Beliefnet
Doing Life Together

Wishing all my readers a very Merry Christmas.  Christ is Born!

Christmas is not an easy time when a loved one is nearing death. I know this first hand, as I had to say goodbye to my mom two years ago. Mom knew the Lord and was not afraid to die. But is it never easy to say goodbye to a parent?

Even when you know death is not final, that your loved one will be reunited with family members who have gone before them, the reality of loss is still difficult to embrace.

I am grateful for the time we have had together, happy that we worked through our differences in years past. The last time I crawled in to her hospital bed and lay there quietly with my arm around her, we didn’t have to speak. It was a silent night; all was calm and all was at peace.

And I wondered… What did God feel the night He gave His Son to be born in a lowly manager, knowing 33 years later, his son would die? The tiny babe would grow in stature and be put to death for our sins. On this side of Heaven, the celebration of birth is always matched with the reality of death.

But the baby Jesus brought hope. The plan to save us was put into motion by the birth of the Christ child. The story of Christmas ends with the triumph of God. One day, there will be no more tears, no sorrows, and no disease.

Rejoice! Our Light has come!

So if you must prepare to say goodbye to someone you love, have hope. As the person passes from this life into the presence of God, you will see that person again worshipping around the throne of the babe who was the light of the world.

On a starry night long ago, darkness gave way to light.  And that light remains no matter how dark the night may be.

More children are now being born outside of marriage, according to a new study by the National Marriage Project and the Institute for American Values. Click on the photo to watch this short interview to learn how this impacts children.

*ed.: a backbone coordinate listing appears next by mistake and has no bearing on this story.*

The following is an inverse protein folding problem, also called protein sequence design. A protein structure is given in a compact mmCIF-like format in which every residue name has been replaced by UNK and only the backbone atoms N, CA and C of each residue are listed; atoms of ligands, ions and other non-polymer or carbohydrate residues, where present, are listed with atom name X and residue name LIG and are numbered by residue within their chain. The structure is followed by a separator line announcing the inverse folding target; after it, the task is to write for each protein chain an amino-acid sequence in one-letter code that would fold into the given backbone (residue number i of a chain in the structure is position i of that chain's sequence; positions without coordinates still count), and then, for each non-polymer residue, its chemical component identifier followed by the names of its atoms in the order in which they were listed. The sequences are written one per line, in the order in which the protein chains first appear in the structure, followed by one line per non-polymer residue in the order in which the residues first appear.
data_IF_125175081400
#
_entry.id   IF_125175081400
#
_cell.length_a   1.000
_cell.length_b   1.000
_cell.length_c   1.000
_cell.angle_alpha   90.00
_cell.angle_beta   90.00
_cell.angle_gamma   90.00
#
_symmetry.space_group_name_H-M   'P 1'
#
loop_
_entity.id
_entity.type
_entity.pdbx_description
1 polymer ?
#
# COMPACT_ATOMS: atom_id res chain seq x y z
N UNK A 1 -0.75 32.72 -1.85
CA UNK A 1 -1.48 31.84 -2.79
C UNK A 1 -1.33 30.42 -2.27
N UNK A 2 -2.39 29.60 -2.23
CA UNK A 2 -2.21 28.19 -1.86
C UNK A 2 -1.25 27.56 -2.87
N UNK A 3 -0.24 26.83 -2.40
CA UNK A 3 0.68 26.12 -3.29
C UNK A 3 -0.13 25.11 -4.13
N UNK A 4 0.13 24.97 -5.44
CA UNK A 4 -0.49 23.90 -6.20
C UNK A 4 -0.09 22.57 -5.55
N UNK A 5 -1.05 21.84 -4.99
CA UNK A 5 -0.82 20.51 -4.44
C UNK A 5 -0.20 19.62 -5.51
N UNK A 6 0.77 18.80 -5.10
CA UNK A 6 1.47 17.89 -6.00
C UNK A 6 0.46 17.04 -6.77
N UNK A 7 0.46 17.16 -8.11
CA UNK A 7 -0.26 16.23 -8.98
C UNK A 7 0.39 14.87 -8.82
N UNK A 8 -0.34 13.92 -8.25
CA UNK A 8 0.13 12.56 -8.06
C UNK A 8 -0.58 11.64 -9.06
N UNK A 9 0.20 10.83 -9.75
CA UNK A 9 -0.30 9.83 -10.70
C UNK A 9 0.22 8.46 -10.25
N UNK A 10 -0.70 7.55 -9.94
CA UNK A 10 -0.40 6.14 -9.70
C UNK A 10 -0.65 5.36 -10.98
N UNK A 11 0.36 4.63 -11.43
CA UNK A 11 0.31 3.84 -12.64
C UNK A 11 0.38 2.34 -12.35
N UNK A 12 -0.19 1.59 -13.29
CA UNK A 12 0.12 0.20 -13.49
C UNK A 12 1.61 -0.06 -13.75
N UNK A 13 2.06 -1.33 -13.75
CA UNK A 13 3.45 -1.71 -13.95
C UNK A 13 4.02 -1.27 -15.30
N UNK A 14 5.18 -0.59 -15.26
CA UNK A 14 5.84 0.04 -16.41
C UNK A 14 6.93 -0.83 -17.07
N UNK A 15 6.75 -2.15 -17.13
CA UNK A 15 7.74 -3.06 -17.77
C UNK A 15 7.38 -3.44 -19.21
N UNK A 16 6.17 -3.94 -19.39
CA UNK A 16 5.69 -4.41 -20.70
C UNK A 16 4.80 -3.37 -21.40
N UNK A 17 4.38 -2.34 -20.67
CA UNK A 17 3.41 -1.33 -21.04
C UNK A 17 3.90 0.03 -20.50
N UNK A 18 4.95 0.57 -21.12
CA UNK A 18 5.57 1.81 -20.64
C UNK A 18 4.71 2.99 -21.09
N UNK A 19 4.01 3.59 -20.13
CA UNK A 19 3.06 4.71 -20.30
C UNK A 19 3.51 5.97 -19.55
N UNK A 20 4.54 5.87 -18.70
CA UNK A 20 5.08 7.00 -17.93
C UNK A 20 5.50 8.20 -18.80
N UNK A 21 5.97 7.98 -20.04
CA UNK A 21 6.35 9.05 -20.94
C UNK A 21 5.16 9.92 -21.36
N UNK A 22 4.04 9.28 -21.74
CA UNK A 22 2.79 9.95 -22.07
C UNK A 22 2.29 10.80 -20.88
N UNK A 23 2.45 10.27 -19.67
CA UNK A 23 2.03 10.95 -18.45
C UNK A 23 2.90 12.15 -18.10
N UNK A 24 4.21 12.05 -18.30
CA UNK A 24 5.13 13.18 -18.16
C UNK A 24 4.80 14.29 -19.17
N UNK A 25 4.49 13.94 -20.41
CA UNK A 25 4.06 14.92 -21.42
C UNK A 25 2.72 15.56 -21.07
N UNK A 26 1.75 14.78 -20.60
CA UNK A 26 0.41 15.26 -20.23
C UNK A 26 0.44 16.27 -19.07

There is no place like home for the holidays unless it is filled with family members who seem to have nothing better to do then criticize or complain. So to maintain a little peace on earth, think about how you want to respond to the family digs. Here are a few examples:

1) Does Rachel ever sit still at the table? “I know, she is really excited this year. Normally, I would be on her but it is a holiday so I’m giving her a bit more leeway.”

2) Ricky is eating a bunch of cookies. Don’t you want to stop him? “Thanks for your concern but it’s only one day out of the year. It’s OK today.”

3) I noticed that your children didn’t say thank you when they opened their gifts. “But you did notice that I told them to say thank you. I think they were very excited and just needed a reminder today.”

4) Are you still single? “I am but the good news is that I am not going through a divorce or having marital problems!”

5) You know, our tax dollars are paying for your unemployment. “And I appreciate that. I am really trying to find a job and if you know of any leads, please let me know.”

6) Haven’t you been in school for a long time? “It seems like forever. But I am determined to get my degree. Keep me in your prayers!”

7) You might want to think twice about taking that second piece of pie. “I am. Being intentional  about what I eat is one of my goals. So if I eat this now, I will need to cut back later. What is your weight loss strategy?”

8) Are you and Jim having marital problems? “That’s really personal and I’d like to focus on the holiday. But thanks for your concern.”

9) I would never allow my dog to be on the furniture. “People have really different ideas when it comes to their pets. I’m glad you see that!”

10) Are you really going to use paper plates? “I am. I have dishes but I thought this would make clean up easier and give us more time together. Thanks for understanding.”

Previous Posts